Detect, understand and respond to universal motivations
What are the elements that make us want to change the way we do the shopping and allocate our food budget to what is good for us?
A pessimistic announcement to the effect that disaster is imminent is pointless! Gaming is a very interesting approach to encourage behaviour modification, because it is based on rewarding premises, as For Good proposes. We like to pay, to measure ourselves, so why not proceed with a positive competitive spirit? Or perhaps a weight watchers system applied to responsible/ecological purchasing?
The salient fact behind the search for universal motivation: a bottom up - not a top down - approach!
Human dimension at the heart of the debate
Without venturing into naïve idealism, customer centricity entails that we understand our customers and that the human dimension takes priority again: Not only their receipt, as in the eponymous initiative “Ik ben meer dan mijn kassaticket” [I am more than my receipt] which, through work in the field and knowledge of retail, accompanies the change of paradigm and lends a heedful ear to the reasons of the buyers (and not just their purchases), but above all, the opening to the working conditions of human beings who toil so that we can have our goods picked up by Fairtrade.
In this respect, a variation of the importance we attach to what is near us as opposed to what is far away comes into play – A sort of passive acceptance of the terms of an injustice no one would want to experience.
Back to basics
What are the elements that make us want to change the way we do the shopping and allocate our If customers are at times lost, it is because they have been denied access due to changes in society, the elementary rules of their diet, and even to themselves. Incredible Company is accordingly conducting a relevant in-company discussion by guiding employees to recover access to themselves through a connection to nature, the basic rules of nutrition, greenery and sensations. These initiatives take place during lunchtime inside the company. It underscores the importance of a clear vision which is above all rooted in reality: no search for a wow effect, but getting the employees to unwind.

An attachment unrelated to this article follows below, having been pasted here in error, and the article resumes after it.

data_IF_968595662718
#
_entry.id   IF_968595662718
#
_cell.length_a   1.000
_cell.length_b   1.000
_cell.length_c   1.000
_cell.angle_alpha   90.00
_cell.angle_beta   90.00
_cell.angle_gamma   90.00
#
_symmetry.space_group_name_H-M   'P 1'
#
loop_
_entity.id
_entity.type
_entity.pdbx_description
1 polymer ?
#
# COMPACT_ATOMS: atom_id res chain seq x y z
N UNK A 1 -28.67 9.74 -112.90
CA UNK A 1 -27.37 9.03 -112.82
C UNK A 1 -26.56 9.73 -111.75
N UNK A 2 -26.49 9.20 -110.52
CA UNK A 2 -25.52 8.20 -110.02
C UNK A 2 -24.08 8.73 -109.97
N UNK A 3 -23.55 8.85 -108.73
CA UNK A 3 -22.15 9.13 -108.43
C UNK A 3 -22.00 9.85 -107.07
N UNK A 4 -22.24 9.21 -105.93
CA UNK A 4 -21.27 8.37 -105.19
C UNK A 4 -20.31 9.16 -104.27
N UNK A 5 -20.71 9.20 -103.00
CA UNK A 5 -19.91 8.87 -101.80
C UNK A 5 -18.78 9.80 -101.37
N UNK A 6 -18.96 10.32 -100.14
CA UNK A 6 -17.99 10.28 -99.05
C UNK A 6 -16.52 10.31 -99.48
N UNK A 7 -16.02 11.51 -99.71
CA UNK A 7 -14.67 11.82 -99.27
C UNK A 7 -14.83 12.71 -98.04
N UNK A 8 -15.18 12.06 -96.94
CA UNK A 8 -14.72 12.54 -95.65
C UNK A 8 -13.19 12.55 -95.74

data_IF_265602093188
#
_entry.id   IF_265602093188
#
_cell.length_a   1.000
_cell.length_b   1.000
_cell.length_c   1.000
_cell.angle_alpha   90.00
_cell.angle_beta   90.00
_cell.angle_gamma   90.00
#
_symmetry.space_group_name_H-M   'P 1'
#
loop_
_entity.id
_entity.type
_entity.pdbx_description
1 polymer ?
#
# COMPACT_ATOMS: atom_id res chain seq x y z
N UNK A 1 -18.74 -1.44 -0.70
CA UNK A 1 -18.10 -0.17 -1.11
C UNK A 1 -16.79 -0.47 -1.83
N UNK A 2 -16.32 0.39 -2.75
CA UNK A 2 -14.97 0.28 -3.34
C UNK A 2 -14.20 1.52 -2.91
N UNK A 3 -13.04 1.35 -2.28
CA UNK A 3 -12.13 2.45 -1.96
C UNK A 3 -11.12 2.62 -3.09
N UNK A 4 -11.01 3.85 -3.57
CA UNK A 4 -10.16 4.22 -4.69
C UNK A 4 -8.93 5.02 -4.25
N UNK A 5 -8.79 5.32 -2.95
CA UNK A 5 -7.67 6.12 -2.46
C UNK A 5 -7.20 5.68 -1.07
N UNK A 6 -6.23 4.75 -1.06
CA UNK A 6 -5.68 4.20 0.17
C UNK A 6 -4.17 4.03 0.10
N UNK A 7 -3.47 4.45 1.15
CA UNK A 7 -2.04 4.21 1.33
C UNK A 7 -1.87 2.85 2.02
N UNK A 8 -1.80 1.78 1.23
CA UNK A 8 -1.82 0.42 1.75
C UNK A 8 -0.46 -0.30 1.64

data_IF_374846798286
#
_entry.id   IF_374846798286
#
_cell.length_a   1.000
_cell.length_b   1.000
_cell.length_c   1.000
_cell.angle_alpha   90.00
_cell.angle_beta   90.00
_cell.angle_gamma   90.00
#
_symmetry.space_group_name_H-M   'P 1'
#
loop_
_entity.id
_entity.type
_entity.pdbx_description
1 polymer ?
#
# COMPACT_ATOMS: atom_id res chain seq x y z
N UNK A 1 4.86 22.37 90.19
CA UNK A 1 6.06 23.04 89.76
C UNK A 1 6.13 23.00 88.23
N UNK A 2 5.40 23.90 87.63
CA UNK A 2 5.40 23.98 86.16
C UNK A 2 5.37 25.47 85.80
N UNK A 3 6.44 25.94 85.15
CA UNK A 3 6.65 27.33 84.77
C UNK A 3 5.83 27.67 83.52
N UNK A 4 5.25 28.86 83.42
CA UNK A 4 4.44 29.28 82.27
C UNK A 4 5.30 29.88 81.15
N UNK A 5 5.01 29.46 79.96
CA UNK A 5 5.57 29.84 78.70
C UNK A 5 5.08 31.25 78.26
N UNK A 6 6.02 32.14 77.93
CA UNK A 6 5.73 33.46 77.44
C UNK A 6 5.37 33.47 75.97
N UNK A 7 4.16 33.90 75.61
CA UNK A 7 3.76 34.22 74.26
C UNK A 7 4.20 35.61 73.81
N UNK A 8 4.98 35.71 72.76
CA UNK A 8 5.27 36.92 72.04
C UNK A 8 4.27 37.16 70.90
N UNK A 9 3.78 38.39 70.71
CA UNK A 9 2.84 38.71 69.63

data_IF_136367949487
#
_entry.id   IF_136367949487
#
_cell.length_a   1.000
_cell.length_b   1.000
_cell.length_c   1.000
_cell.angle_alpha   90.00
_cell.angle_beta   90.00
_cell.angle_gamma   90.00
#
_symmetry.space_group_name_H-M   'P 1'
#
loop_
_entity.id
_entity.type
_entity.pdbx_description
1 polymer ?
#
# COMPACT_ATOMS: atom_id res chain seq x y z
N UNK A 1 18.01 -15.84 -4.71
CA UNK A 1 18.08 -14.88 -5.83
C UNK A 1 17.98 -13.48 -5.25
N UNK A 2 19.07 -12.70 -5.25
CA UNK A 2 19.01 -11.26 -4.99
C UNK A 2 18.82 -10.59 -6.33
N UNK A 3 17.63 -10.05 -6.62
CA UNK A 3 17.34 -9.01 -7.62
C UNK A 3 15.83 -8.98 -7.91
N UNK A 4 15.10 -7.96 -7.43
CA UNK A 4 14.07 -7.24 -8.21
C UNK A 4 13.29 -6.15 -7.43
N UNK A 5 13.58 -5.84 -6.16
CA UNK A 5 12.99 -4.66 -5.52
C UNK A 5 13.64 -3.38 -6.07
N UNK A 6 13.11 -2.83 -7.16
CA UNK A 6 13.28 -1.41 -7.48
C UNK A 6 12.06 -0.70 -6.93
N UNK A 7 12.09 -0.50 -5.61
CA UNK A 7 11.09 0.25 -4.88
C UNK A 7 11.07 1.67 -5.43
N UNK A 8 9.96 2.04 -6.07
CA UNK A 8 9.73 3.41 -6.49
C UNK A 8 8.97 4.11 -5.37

Human dimension at the heart of the debate
Working on modifying behaviour in the company pursues a double advantage, namely to:
Activate the group effect and in so doing increase motivation through a feeling of belonging to a project that has meaning;
Install an “institutional” framework to the approach, somewhat the way a school would do with children. The authority, or rather the leadership of a company over its employees makes it possible to embed the change.
Ever since Engie implemented its new mobility policy, the number of employees who use their car to get to work has gone from 75% to 25%!
Furthermore, internal communication on sustainable projects is important as it reconnects employees with meaning – a tool for a cohesive team in addition to the importance of behaviour modification.
Nudge positive behaviour
Make it easier for customers to choose by providing them with responsible and reasoned advice and guidance, as they are no longer consumers but consumactors. Encourage customers through small actions so as not to exhaust the resources needed for transformation: the “smallest step possible” technique.
Customers do not want to think; they want to be guided. Studies conducted by Ikea prove it: Customers want to have trust in a brand which assumes the responsibility of offering them responsible products. And yet, they are the ones who think that brands do not commit themselves sufficiently to sustainability. We thus return to customer centricity and empathy: if the brand wishes to guide customers, continuing to provide them with a system they no longer want will make them feel hemmed in and break the customer experience. On the contrary, guidance creates trust and the brand will become a reference, which will in turn establish a positive relationship.